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Solicitors for the Elderly – What does it mean?

Some of our literature refers to the fact that our Wills, LPAs, Tax & Trust team includes members of Solicitors for the Elderly (SFE) but for those of you who are perhaps not involved in the legal or financial world the organisation name itself, and more importantly the reasons for choosing SFE members for legal advice, may be largely unknown. Being part of a select group of law firms in Darlington with SFE members (only Clark Willis, Latimer Hinks and Hewitts) we think it is vitally important to explain why, for legal issues involving those in advancing years, a SFE member should be a preferable choice.

Who are Solicitors for the Elderly?

SFE was founded in 1996 and set out to be a specialist group to help, support and make a difference to older people. It has now grown into a national organisation of over 1500 lawyers all committed to its founding principles. It is a not for profit organisation to meet the needs of its members, so that they can provide good quality legal advice to older and vulnerable clients, their families and carers.

Why use a Solicitors for the Elderly member?

SFE is a national association of independent lawyers who specialise in older client law. As specialists, SFE members are also trained in older client care so that they are able to take into account any difficulties both mental and physical which can affect older and vulnerable clients and are aware of the health and social problems that people may face.

SFE members will provide independent advice, which is in the best interests of older or vulnerable clients, respecting their dignity and understand their need for a holistic approach to problem solving. All advice given is confidential. They will endeavour to follow a plain English policy ie they will always communicate in easy, understandable language and will explain any necessary legal terminology. Their wealth of experience and training will help to put people at their ease when dealing with complex, life changing issues.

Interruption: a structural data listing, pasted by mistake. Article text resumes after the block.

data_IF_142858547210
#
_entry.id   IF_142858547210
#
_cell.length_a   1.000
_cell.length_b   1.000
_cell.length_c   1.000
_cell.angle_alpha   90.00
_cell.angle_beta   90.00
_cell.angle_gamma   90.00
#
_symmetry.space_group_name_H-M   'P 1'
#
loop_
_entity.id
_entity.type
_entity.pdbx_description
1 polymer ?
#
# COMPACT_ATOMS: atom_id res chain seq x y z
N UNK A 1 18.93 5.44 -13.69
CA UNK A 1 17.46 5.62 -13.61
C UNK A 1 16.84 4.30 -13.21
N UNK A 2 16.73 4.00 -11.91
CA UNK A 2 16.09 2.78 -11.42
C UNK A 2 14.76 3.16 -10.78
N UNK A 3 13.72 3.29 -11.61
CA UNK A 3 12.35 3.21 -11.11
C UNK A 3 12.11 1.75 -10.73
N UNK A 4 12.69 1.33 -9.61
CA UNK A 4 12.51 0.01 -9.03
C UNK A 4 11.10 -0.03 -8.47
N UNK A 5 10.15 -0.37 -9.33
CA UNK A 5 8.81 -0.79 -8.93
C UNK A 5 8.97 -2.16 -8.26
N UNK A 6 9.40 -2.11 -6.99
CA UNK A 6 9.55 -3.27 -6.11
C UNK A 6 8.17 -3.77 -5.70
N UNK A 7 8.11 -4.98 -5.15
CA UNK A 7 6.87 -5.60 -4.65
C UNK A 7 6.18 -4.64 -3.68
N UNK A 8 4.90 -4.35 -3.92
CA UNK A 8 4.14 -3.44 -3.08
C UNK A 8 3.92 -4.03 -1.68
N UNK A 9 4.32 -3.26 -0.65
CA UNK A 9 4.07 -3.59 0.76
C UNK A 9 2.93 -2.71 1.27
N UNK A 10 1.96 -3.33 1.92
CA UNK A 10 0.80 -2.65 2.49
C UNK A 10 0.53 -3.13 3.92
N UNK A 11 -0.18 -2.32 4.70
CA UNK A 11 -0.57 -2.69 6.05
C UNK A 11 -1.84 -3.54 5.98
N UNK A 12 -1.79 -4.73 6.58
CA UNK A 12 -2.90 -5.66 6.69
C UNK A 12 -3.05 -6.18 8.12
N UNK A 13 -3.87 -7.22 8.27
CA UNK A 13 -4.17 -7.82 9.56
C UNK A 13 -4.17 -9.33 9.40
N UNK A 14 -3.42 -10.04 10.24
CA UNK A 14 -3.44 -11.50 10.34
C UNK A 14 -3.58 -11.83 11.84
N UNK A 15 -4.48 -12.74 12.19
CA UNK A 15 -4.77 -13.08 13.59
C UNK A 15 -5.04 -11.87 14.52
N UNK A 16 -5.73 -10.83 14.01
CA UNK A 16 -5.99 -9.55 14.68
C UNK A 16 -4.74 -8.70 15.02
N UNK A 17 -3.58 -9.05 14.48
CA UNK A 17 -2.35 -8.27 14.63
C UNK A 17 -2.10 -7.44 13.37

Our solicitors who are members of SFE:

  • Are specialists in advising older and vulnerable clients on legal matters
  • Are fully qualified solicitors, barristers and chartered legal executives who have all undertaken additional specialist training in older client law
  • Have spent a substantial amount of their time working with older and vulnerable clients
  • Have gained the Older Client Care in Practice Award which is accredited by SJF (Skills for Justice) a government body which shows that they have the required additional skills to be able to advise and support older and vulnerable people
  • Follow a strict code of practice
  • Are committed to providing affordable, good quality legal advice
  • Are regulated by their professional bodies such as the Solicitors Regulation Authority
  • Keep their knowledge and skills up to date by undertaking regular training

What sort of legal matters do members deal with?

Solicitors who are members of SFE , including ourselves, undertake the following types of work:

  • Wills, Estate planning, tax planning, trusts and probate
  • Mental Capacity issues: Powers of attorney, Deputyships, Court of Protection
  • Advanced Directives (often known as Living Wills)
  • Care funding including asset preservation
  • Deprivation of Liberty safeguards
  • Abuse issues

How can we help?